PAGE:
Category Archives: Motivational Tips

How to Motivate Your Team

Becoming a project manager is a big step from simply working on projects. A PM usually has to juggle many different tasks, deadlines and resources – human resources being just one of these. Rather than simply doing a job to reach a goal, you need to delegate these jobs and motivate others to complete them.

Whilst training in Project Management will teach you processes, and the technical side of things, it’s always important to be aware of the above – that your new status will mean more people management. Taking the time for some specific management training will help you get more out of your team – and ensure the success of your project.  To get you started, here are our tips for motivating your team.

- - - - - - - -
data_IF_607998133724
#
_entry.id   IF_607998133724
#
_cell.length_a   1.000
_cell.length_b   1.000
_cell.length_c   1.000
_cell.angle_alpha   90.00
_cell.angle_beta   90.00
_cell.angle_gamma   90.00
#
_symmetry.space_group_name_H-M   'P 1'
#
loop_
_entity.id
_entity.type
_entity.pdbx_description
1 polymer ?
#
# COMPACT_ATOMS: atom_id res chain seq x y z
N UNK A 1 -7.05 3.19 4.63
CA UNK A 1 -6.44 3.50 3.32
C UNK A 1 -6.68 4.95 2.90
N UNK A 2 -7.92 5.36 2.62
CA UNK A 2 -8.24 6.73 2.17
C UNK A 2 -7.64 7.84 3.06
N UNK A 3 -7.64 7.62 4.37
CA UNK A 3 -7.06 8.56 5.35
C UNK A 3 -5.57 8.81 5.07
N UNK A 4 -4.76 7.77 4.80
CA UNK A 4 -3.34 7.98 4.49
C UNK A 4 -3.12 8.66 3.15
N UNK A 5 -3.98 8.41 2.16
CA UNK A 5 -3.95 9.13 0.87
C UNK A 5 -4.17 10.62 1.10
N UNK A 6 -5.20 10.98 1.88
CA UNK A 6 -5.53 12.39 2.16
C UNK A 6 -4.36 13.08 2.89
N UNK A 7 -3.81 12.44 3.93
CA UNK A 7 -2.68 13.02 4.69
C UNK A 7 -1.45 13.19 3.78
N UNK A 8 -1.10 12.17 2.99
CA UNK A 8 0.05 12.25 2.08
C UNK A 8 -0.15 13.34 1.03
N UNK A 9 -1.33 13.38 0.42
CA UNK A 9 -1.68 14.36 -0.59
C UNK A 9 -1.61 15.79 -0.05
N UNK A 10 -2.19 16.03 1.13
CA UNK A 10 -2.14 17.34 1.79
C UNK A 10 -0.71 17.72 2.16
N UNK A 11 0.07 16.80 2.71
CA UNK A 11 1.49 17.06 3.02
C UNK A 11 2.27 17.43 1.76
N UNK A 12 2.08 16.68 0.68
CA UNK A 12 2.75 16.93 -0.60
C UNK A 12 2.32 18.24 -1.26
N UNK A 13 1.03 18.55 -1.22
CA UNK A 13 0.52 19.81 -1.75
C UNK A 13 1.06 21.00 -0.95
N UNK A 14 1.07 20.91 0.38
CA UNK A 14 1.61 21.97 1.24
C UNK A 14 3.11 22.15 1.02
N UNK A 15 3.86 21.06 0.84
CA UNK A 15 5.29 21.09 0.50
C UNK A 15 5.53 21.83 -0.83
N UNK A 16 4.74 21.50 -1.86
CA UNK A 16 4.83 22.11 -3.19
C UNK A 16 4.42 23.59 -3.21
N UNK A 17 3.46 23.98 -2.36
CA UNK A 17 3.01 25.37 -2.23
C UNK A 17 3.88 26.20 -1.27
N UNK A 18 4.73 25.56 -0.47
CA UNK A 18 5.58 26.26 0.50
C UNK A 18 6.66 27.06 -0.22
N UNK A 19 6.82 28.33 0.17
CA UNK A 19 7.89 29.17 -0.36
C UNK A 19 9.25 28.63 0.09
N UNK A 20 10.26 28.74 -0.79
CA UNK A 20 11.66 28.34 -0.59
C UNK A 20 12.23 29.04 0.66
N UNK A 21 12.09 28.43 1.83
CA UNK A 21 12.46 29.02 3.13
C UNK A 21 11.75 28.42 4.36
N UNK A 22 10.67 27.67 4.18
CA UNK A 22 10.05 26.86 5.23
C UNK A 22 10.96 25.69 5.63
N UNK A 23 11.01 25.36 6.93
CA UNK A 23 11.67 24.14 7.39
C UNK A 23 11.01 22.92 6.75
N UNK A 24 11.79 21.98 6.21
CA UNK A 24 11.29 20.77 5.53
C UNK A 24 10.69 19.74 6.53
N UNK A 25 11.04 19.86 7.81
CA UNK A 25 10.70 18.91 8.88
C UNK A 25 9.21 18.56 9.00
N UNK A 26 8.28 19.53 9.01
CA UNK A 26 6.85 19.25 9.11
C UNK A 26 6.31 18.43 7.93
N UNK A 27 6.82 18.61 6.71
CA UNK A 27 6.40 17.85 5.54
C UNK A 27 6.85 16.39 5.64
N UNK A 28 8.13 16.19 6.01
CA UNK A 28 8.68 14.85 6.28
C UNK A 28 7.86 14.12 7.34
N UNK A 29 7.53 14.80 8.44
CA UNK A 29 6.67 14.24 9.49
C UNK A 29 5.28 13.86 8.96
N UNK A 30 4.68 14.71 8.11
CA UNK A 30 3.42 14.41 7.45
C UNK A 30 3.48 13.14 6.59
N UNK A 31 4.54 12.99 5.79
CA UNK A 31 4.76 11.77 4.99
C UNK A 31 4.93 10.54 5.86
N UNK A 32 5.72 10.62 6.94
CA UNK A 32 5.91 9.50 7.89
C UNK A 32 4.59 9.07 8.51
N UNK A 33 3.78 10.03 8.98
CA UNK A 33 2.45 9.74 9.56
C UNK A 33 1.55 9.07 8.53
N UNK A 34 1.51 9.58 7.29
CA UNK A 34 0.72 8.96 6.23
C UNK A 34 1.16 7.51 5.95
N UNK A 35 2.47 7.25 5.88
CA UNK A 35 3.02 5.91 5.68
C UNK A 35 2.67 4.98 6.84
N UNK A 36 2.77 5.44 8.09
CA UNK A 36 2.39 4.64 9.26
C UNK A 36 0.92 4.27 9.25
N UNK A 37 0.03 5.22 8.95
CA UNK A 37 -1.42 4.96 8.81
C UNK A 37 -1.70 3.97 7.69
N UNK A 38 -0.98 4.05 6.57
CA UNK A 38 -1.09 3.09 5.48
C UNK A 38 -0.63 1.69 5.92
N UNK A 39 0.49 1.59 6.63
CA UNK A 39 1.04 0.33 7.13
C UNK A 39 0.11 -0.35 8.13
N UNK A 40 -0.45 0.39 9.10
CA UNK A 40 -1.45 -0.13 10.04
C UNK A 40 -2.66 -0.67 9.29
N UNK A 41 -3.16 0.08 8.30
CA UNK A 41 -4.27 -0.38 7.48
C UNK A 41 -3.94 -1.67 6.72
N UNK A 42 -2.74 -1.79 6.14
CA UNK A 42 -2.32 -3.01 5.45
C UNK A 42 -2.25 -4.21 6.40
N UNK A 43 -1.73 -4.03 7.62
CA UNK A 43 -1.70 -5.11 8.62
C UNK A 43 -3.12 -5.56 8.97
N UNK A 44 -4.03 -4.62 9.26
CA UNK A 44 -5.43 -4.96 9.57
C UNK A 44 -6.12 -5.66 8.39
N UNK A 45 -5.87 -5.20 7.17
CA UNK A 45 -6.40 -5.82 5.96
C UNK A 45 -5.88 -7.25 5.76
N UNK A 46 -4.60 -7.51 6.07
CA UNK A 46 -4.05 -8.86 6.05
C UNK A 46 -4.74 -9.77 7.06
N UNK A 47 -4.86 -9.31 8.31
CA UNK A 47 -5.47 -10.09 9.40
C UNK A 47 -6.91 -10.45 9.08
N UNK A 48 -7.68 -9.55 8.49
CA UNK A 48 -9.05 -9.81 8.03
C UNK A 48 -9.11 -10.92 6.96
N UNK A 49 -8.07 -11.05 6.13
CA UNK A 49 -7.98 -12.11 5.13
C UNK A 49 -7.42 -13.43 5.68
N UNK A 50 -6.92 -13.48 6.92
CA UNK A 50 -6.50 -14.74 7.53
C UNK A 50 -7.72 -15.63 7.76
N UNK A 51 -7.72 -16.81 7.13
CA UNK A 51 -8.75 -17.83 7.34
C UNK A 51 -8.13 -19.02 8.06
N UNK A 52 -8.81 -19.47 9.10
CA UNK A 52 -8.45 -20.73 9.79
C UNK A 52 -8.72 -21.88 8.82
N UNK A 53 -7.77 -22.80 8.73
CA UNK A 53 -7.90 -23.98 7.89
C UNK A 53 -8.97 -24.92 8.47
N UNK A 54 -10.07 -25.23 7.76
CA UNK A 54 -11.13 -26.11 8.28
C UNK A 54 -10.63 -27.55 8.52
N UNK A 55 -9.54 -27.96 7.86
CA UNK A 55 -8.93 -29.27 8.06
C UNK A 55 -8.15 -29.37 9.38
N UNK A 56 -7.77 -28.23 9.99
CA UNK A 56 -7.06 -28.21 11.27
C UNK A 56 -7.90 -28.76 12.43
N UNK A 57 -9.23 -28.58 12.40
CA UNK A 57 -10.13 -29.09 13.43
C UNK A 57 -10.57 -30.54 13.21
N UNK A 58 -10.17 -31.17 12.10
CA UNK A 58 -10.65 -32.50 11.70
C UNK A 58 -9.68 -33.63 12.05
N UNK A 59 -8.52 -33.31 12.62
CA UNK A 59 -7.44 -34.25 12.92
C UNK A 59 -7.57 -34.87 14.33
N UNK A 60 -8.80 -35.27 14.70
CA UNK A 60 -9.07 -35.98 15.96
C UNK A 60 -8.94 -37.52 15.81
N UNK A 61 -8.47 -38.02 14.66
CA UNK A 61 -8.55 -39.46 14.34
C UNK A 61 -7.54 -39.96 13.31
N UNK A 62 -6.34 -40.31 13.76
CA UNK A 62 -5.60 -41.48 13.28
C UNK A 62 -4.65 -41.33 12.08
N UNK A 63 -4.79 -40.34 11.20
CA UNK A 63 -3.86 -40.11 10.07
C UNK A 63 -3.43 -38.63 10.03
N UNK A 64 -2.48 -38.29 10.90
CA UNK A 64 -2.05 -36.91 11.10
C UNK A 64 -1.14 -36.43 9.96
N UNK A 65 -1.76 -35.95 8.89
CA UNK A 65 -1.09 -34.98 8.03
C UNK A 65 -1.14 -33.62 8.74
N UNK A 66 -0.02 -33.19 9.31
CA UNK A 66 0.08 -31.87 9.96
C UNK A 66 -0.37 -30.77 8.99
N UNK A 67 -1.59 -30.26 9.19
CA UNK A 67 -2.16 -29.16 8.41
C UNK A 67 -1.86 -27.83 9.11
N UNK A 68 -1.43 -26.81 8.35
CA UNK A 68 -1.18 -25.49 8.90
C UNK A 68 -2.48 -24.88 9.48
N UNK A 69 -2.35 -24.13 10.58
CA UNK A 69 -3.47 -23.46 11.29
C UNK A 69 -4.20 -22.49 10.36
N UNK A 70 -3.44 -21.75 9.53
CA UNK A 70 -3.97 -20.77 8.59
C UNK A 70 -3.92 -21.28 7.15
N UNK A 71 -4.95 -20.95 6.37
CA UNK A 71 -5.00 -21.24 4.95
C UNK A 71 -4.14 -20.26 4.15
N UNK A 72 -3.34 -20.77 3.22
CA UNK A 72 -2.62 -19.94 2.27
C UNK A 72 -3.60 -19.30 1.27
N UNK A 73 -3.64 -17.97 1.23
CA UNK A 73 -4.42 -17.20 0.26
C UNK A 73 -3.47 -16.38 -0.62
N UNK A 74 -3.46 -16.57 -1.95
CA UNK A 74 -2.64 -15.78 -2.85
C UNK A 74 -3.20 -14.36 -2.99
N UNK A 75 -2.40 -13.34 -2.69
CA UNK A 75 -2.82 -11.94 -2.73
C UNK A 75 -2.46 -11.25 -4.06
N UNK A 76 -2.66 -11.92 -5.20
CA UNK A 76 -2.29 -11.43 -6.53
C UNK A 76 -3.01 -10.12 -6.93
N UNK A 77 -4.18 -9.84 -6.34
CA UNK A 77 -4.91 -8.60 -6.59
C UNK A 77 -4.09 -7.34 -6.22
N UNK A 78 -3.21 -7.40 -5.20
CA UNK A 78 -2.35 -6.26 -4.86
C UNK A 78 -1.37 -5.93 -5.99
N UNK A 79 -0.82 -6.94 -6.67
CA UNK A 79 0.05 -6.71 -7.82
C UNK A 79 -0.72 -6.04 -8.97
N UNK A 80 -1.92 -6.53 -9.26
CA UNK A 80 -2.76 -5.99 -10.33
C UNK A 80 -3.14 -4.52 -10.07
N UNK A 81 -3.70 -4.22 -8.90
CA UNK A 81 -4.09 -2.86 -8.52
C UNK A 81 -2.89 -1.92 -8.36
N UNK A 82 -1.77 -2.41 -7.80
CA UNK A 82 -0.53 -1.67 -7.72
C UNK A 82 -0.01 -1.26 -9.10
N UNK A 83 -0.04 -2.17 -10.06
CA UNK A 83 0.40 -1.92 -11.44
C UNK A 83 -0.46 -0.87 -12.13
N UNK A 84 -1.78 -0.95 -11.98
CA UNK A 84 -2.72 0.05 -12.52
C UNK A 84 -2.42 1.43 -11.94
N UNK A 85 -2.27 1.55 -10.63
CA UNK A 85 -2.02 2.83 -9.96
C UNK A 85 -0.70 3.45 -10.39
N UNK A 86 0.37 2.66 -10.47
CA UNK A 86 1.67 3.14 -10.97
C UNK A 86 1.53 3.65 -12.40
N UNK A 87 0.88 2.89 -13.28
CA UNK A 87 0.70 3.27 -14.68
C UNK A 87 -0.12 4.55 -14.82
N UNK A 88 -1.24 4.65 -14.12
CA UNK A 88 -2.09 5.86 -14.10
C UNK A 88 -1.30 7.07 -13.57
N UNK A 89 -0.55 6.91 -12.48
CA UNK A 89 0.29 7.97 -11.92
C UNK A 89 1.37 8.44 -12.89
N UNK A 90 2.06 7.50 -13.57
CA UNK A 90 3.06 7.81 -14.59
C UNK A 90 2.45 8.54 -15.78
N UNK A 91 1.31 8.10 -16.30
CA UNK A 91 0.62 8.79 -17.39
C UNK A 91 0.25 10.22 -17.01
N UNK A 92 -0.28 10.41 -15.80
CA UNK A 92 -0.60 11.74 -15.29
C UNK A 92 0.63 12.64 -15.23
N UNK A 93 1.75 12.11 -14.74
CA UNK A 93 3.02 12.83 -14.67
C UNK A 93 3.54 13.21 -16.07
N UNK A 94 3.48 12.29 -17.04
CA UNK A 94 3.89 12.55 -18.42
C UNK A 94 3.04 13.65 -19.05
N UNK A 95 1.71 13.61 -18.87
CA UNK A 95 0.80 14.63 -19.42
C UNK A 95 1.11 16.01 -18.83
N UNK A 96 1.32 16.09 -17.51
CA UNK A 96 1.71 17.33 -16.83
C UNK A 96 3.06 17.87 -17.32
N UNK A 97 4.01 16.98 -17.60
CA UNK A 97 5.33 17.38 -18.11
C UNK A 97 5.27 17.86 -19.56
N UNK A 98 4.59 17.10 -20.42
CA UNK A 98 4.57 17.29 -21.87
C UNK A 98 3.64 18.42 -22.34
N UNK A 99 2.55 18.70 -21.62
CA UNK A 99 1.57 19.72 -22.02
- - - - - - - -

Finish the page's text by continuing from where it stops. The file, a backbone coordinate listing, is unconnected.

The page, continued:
Communication is critical in management – not only with the stakeholders above you, but with your team. To motivate them and ensure their hard work, you need to think about their preferred methods of communication and adapt your own behaviour accordingly. Although they are unlikely to ever realise what you’ve done in this respect, they will be motivated by it!

Be a Good Example

If you set the tone as a good communicator, hard worker, expert in your field and of being fair and just then your employees will respect you. If they lose this respect through any of these channels then they may not feel the drive to work as hard – either consciously or unconsciously.


For those new to project management – or those who have perhaps lost sight of the importance of people management – it may be hard to delegate effectively and relinquish control. People work hard when they are given responsibility that they want to fulfil – so let them have it. It’s not only your job to motivate your team, but it’s not your job to do everything yourself.

Give Them Room to Grow